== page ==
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In Good Health: How I (finally) Beat Endometriosis

Personal Brand Strategist, TED talker and all-round leading-lady, Kelly Lundberg shares her first-hand experience on her crippling endometriosis, and how she battled her way back to good-health and happiness


Beat Endometriosis


As Endometriosis Awareness month draws to a close, I am reminded of the first time I experienced crippling pains during my period. I was 16 years old, coming home from school, and facing a 20-minute walk ahead of me. I knew that it was impossible to navigate the route home, little did I know how challenging the path ahead would be as I faced years of excruciating pain and undiagnosed endometriosis.


Kelly Lundberg on how she Beat Endometriosis

I remember vividly calling mum from the phone box next to the bus stop where my school day had just ended. Yes very 90’s yes, no such thing as mobile phones in my early school days. Dismayed, the only person that could come and pick me up was my Grandad, and yes also very awkward!

It was to be just one of the many times during my teenage years, my twenties and into my thirties that my life would be affected by painful periods. Such was the intensity that I questioned my pain threshold, was it just me that was in such pain?

For those who have not experienced the effects of endometriosis a flare-up can be challenging to say the least. Chronic and acute endometriosis pain can vary between dull, throbbing, and sharp. Killer cramps can stop you in your tracks and can very often get worse as you get older. Pain medication rarely helps!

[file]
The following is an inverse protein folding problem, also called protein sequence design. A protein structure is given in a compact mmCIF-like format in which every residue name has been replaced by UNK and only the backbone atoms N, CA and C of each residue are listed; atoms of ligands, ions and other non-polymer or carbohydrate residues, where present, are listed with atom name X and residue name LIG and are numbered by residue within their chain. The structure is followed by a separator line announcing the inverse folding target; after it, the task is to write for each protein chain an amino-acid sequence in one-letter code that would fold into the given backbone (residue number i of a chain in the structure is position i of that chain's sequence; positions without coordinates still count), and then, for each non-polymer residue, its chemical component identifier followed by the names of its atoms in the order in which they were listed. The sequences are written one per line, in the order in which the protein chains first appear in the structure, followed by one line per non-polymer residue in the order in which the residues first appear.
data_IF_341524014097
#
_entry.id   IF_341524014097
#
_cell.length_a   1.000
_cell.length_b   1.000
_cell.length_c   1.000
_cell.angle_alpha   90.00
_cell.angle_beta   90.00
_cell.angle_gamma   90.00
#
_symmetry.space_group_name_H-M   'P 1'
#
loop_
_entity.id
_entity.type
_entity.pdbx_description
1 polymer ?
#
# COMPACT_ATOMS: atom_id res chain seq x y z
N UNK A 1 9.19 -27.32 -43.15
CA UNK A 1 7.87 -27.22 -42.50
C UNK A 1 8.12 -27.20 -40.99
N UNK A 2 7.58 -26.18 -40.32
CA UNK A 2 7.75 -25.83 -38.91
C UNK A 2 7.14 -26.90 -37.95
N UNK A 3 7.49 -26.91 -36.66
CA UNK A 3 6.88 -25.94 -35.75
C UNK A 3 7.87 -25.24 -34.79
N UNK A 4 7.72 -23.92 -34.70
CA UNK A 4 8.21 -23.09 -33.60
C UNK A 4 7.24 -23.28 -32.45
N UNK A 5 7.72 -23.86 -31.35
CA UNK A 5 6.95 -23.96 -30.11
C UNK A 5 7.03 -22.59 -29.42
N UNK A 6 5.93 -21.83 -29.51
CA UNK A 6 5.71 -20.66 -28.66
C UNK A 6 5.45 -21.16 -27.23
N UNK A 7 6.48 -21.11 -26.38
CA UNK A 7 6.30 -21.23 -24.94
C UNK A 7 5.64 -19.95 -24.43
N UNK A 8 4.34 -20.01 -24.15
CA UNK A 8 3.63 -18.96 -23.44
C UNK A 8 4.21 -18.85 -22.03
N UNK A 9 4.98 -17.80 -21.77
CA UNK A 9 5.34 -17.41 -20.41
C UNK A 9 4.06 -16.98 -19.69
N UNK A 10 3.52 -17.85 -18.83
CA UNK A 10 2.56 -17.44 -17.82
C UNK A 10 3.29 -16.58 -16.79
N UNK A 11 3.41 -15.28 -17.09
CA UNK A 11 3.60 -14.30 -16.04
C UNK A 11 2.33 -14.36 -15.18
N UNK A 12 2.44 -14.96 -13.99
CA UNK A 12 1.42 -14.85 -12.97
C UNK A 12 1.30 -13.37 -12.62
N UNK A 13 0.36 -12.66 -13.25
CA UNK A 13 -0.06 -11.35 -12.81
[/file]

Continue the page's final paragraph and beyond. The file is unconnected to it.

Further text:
I regularly questioned if this was to be my life forever. But it appears I’m not alone in my thoughts. The more I read and having been on the endometriosis journey myself, I am shocked that the average time for a formal diagnosis is eight years. It wasn’t until I was in my 30’s and trying for children that a doctor diagnosed endometriosis. With a certain diagnosis and medical tests, I finally underwent treatment process of laser surgery. Furthermore, I was faced with a devasting blow and told that I had a very small window in which to conceive, sadly that did not happen.

Endometriosis is a painful and often debilitating condition; it affects millions of women worldwide. Tissue that normally lines the uterus grows outside, causing inflammation, scarring and pain. Symptoms can vary from one individual to another, and whilst not for everyone it can lead to infertility. Having a formal diagnosis and unsuccessful treatment, I decided to undertake my own research. It was a conscious decision during my 30’s, such was my desperation to make manageable lifestyle changes. I started with a diary to track patterns, I found that symptoms and my periods were and noticeable worse after a big weekend or a holiday, usually an excess of alcohol and too much pizza. I looked to change my diet, cutting out dairy and reducing my drinking days. Whilst there were some positive changes it wasn’t a long-term fix, then someone told me I had to see Dr Jelena a Gynaecologist at The Dubai London Clinic.

Following what I thought was going to be a routine check-up she found I had found that I had developed complications that needed surgery. The first post-surgery step in the treatment plan was the use of the Mirena coil. For me, it was a game changer. I wished that I had been aware of options and educated enough to realise that there is help. At 39 for the first time, I had no pain and for some months no period at all.

I want to share my story so that others don’t have to suffer in silence. We need to break the taboo that exists around this topic. Raise awareness so that women are encouraged to seek medical advice if they are experiencing symptoms. Then we can enable others feel more comfortable about seeking help.

Check out The Endometriosis Association It’s now observed worldwide through activities such as education, fundraising, and marches. To honour Endometriosis Awareness Month, the organization provides free, worldwide distribution of popular yellow ribbons and brochures.


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